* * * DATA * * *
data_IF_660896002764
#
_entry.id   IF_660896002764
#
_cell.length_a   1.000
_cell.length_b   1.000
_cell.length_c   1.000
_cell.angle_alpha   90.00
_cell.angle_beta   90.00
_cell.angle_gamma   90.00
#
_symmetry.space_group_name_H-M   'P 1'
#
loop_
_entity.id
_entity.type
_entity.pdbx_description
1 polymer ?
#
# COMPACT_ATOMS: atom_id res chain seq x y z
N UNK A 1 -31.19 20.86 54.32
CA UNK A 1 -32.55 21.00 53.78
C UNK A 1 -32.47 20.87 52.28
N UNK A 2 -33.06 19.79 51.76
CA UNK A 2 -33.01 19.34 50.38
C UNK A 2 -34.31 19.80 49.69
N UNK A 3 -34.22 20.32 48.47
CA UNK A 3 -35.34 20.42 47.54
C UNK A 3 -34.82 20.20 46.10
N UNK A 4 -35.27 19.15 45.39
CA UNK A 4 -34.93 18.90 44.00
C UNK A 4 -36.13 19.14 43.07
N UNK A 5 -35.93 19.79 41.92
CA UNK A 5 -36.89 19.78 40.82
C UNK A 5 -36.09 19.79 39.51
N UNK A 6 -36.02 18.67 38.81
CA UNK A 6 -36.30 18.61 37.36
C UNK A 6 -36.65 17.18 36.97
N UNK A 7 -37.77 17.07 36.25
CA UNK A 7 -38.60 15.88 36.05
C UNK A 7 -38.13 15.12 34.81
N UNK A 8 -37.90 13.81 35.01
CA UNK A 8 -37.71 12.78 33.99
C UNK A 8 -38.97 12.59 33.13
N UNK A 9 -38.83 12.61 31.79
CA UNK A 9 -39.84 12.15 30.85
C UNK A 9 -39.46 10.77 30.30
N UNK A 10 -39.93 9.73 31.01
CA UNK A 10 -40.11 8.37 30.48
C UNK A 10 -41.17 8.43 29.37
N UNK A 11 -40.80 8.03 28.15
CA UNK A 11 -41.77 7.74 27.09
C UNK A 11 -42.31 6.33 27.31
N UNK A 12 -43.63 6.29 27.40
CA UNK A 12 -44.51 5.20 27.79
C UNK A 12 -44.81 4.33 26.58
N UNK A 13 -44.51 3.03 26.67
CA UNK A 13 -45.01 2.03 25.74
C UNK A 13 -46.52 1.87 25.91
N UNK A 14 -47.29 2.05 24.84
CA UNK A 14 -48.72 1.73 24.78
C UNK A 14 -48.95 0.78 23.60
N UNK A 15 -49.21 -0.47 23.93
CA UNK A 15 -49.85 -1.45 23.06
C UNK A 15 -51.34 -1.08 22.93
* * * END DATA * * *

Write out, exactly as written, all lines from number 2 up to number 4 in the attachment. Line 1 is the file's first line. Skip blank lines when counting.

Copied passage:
#
_entry.id   IF_660896002764
#